The Next Always

by Nora Roberts (Piatkus) ISBN: 9780749955366


Nora Roberts, international bestselling author, has turned her hometown into a tourist attraction. She has written a fictional trilogy—The Next Always is the first—of the historic bed-and-breakfast she and her family remodelled in BoonsBoro, Maryland two years ago.


Keeping with her literary aspirations, Roberts has created rooms inspired by famous fictional couples—from the pages of Dashiell Hammet to Jane Austen, even her own Eve Dallas series. Roberts has even opened a nearby bookstore, the Turn the Page Bookstore Cafe, for those romantic pilgrims wanting to pay tribute to the queen of popular fiction.


Nora Roberts has cleverly turned real life into fiction with The Inn at BoonsBoro Trilogy. The series revolves around the handsome Montgomery brothers, their eccentric mother, and the family obsession with the Inn BoonsBoro. In the first instalment, we meet Beckett or Beck as he is known. He is the architect of the family, a tall down-to-earth blue-jeans kind of hero who wants to rekindle a teen romance. Clare Brewster has come home after losing her husband to run the local bookstore. It’s a premise that makes for great small town romantic fiction.


The novel is filled with the colour, tastes, sounds and souls of the inn and its people. It’s a great story, teeming with humour, romance and has that “feel-good” factor that will have readers eager for the second episode. Nora Roberts has created another winner.


Anthony Ehlers


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Born of Shadows

 by Sherrilyn Kenyon (Piatkus) ISBN 978 0 7499 5473 4


This book is badly written. I don’t say that often. No, wait that is not true. The point is, with most books, it is the boring plot coupled with the bad writing.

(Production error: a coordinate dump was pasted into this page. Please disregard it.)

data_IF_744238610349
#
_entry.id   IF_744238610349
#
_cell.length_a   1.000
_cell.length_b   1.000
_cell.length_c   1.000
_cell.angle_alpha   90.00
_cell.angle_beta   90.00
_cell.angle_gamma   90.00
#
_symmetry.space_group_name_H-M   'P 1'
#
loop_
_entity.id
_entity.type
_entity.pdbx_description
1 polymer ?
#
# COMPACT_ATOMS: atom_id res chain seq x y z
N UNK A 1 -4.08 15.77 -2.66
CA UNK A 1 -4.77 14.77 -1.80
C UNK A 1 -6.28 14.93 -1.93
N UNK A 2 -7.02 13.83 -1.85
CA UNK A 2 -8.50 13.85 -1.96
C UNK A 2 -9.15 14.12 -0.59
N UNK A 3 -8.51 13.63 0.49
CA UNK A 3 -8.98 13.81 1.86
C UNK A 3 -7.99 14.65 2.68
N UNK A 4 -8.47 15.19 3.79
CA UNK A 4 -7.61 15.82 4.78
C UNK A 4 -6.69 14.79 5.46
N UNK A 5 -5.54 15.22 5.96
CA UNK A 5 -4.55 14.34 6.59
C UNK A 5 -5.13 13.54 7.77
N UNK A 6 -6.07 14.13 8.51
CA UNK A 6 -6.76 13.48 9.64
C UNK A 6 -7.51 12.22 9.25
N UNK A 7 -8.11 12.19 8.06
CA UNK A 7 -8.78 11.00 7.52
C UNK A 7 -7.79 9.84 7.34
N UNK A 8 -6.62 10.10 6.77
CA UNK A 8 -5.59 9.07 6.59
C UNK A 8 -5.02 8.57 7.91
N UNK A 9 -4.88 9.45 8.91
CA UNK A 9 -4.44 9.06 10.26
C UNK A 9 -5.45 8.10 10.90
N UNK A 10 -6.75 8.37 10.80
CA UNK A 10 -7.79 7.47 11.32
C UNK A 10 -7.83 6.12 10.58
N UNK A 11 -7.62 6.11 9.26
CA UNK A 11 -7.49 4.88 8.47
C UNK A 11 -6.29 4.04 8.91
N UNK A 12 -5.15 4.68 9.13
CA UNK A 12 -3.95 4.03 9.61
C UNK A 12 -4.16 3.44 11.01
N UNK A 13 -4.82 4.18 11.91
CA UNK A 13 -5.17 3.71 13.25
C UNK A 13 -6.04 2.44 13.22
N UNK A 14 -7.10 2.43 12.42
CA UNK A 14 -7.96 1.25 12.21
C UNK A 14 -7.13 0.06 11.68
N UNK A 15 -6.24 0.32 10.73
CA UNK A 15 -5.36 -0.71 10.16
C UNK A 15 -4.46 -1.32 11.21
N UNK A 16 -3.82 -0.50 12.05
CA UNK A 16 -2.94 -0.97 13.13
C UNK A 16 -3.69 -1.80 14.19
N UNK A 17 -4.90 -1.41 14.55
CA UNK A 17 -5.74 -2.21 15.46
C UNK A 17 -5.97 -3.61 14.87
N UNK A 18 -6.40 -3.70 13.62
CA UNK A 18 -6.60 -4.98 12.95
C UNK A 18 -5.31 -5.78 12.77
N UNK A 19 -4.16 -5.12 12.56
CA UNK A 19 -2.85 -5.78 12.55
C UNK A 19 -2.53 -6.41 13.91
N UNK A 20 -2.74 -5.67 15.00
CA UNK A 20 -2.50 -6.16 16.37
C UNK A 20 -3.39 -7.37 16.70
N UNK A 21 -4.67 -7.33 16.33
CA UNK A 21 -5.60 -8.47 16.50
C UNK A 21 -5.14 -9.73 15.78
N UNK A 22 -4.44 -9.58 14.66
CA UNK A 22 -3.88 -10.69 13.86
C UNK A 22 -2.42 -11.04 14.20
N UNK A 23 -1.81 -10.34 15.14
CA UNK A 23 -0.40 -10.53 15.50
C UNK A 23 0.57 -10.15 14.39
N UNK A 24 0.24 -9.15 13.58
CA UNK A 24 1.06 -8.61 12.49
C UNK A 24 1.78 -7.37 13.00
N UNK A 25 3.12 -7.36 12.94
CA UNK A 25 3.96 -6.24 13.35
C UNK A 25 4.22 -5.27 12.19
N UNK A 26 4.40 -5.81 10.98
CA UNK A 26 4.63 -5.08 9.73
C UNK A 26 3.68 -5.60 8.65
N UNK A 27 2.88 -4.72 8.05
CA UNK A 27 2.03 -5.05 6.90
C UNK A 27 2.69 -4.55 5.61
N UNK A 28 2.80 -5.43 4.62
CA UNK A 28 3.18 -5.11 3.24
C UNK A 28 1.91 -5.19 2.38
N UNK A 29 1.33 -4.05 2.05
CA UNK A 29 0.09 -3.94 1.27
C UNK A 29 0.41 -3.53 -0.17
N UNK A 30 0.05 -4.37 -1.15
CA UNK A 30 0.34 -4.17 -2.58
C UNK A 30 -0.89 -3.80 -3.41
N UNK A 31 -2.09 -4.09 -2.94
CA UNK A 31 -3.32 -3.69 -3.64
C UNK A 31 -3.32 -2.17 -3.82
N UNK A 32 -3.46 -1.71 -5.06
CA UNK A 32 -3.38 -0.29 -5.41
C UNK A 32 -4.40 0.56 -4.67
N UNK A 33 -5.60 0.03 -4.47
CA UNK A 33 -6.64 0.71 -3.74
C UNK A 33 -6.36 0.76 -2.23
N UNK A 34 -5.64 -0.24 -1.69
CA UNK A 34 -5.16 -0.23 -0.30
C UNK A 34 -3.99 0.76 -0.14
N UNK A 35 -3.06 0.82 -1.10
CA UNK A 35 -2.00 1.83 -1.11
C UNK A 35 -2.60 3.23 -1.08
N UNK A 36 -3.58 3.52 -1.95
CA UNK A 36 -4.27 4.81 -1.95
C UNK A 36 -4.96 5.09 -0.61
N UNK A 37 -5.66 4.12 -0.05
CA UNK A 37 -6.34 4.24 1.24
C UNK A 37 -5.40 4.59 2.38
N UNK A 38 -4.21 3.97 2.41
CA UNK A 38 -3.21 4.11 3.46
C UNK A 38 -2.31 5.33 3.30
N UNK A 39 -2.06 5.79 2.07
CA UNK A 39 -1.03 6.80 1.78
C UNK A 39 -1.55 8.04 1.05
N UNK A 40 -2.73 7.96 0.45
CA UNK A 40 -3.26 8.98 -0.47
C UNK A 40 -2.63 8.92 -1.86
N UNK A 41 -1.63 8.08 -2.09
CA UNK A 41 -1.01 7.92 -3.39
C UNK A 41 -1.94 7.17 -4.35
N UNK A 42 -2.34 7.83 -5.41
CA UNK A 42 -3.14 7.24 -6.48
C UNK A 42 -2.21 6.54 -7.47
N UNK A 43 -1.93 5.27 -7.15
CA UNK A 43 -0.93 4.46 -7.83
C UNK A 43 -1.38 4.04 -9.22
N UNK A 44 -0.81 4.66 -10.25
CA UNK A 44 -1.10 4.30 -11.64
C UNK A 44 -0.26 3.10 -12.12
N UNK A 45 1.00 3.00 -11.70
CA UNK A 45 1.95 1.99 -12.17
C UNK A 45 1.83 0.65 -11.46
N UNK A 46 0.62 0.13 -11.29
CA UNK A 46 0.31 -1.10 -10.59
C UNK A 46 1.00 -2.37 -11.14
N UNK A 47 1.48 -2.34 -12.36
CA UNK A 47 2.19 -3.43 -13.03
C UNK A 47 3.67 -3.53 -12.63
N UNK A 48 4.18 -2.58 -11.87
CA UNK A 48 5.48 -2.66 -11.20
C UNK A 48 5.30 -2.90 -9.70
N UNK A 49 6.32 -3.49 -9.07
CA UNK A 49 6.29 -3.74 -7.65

This book is different. The plot is Star Wars, the good one. The author doesn’t even pretend it’s not. I mean with all the storm troopers being shot with blasters I kept looking at the cover for the “Lucus Industries’” logo.


So it’s a story about a kid with dark secrets in his past and father issues who will one day save the world. So you really can’t go wrong with that. It has kept the Sci-fi industry going all these years. There are laser guns and weird DNA experiments.


That is another big tick in the space nerd check list.


So why does it fail so badly you ask? I know you didn’t actually ask but this was going nowhere so I’m speeding it up.


The only reason I can see is that when I read it out loud the overall impression is that Forest Gump is speaking to me. Now I know that an internal dialogue can be useful and informative in books. However, when that dialogue is saying things like “I’m in trouble now” while being shot at, it upsets me. I mean, really, what ever gave it away?


This book seems to be written for adults. And yet it assumes that “ya’ll” will need telling that being shot at is bad. It’s rather like me saying, “this book is insulting to your intellect". Intellect means how smart you are, sweetie. No, no, not Internet, intellect with two l’s. Ok, fine, let’s start from the beginning. "English is an Indo-European language… ”.


Christopher Dean


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